(Notes taken from a lecture by Mufti Muhammad ibn Adam al-Kawthari)
It is important for the one reciting the Qur’an to not be a mere reader; but rather, one should bring the Qur’an alive in one’s life by exerting energy and effort in acting upon the etiquettes pertaining to it. Doing so will bring about a complete different spirit into one’s life. The book of Allah is not a regular book that one may read in whatever manner one desires; its recitation has rules and Adaab which should be implemented.
There are numerous virtues of reciting the Qur’an; the following prophetic statements highlight a few of them:
On many occasions the Messenger of Allah (May Allah bless him & give him peace) would define “the best among you” in relation to the questioner. On one occasion, the Messenger of Allah (May Allah bless him & give him peace) said, “The best among you is the one who learns the Qur’an and teaches it.” (Bukhari)
On another occasion, the Beloved of Allah (May Allah bless him & give him peace) said, “The one who is proficient in reciting the Qur’an will be with the honourable and obedient scribes (angels), and one who recites the Qur’an and finds it difficult to recite, doing his best to recite it in the best way possible, will have double rewards.” (Bukhari and Muslim)
There are several etiquettes when reciting the Qur’an. Here are some of them:
- Being pure and clean prior to reciting. It is permissible to recite the Qur’an without being in a state of purity (wudu) though it is preferable to perform ablution for it. However, it is impermissible to recite in a state of major ritual impurity.
- Using the Siwak is recommended before the recitation of the Qur’an.
- Selecting a good time and place. Among the many optimum times is the time around Fajr prayer. A day commenced with the recitation of the Qur’an in comparison to a day without it are very different indeed. There are numerous places that are ideal, such as in the Masjid, in front of the Ka’bah and in the Haram.
- Sitting facing the Qiblah, with humility, and lowering one’s head. One should avoid leaning and reading the Qur’an in a manner other novels and texts are read.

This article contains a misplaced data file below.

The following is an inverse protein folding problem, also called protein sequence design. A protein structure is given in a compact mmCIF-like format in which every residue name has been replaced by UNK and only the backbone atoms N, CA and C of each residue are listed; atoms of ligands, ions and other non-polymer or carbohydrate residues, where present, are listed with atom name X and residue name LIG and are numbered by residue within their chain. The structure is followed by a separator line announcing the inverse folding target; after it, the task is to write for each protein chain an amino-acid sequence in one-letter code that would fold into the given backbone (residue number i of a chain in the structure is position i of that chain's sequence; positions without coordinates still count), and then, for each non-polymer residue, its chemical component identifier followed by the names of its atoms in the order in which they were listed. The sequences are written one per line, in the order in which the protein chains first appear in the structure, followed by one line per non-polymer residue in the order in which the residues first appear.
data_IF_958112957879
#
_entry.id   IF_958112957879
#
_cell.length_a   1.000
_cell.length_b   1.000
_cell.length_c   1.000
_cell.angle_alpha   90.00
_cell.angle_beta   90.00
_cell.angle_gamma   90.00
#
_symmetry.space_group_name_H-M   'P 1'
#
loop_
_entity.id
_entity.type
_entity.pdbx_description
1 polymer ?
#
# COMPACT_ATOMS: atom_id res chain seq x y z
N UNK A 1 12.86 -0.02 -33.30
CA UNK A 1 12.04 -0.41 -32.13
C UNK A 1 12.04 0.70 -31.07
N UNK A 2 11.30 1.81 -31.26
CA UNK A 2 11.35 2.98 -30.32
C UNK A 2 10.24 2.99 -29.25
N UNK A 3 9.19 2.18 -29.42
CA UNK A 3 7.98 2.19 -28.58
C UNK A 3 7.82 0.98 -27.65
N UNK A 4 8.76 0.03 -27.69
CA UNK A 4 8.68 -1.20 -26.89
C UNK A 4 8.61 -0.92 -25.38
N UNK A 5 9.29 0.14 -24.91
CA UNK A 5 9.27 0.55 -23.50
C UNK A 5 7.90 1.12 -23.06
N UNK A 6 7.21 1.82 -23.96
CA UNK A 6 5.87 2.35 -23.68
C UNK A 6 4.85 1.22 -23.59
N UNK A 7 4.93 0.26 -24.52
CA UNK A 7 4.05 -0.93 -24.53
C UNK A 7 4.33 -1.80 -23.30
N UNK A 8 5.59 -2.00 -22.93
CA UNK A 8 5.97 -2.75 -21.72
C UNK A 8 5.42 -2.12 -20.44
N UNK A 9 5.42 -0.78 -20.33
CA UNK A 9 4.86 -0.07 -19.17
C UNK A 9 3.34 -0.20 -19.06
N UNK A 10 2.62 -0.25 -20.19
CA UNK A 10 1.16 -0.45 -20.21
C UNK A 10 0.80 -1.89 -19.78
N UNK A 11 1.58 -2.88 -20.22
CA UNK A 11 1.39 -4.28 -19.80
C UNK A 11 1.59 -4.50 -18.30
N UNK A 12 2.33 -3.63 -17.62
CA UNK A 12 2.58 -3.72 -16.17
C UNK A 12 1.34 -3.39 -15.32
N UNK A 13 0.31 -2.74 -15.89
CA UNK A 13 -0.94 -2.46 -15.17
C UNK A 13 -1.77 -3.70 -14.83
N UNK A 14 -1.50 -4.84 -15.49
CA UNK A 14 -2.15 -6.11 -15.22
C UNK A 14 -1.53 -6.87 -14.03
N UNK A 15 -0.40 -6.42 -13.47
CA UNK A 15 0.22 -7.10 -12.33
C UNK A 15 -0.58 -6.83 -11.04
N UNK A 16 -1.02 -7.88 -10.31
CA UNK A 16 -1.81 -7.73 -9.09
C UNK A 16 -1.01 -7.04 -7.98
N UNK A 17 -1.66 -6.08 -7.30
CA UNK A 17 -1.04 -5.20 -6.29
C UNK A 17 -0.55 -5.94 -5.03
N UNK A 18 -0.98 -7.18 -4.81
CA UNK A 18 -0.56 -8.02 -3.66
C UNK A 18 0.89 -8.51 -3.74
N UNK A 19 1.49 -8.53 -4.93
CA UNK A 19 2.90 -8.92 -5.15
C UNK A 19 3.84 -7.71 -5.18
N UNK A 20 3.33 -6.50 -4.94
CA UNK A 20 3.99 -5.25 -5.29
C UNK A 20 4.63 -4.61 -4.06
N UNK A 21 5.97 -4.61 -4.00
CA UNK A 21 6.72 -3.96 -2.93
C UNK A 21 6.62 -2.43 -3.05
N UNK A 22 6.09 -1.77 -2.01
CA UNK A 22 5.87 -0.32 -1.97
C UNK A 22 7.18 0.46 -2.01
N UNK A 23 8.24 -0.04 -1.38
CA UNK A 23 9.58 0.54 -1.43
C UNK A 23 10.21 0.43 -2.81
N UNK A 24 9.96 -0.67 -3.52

- Reciting the Ta’awwudh before commencing the recitation.
- Reciting with Tajwid at a slow pace, and contemplating the meanings (tartil and tafakkur). These are two important integrals. One should take time to utter each letter with its correct pronunciation; the recitation of the Qur’an is more to do with quality as opposed to quantity. It is recommended that when one is reciting, they contemplate the verses and respond in accordance to the subject of the verse; asking for Allah’s mercy at the verses of mercy, seeking forgiveness at the verses of forgiveness, expressing gratitude at the verses mentioning the ill-fate of the past nations that Allah has protected one from the punishments that afflicted them, and the list goes on.
- Shedding tears at the time of reciting. This is recommended, and if this is not possible one should try to cry.
- Being respectful. One should avoid being disrespectful when reciting the Qur’an, one should avoid laughing out loud, futile talk and playing and fiddling during the course of one’s recitation.
- Acting upon what is read. This goes without saying!
- Maintaining an order. Generally inside and outside Salat, one should recite the Qur’an in the order of the Surahs, unless there is some reason to not do so like when memorizing.
- Beautifying one’s voice. One should try and beautify the voice whilst reciting the Qur’an within the set parameters, and by that it is meant that the beautification should not compromise the correct rules of Tajwid.
Finally, listening to others recite the Qur’an is also recommended and rewarding. The Messenger of Allah (May Allah bless him & give him peace) himself would request certain Companions to recite the Qur’an so he could listen to them. Listening to the Qur’an should be given preference over listening to Islamic songs (anashid).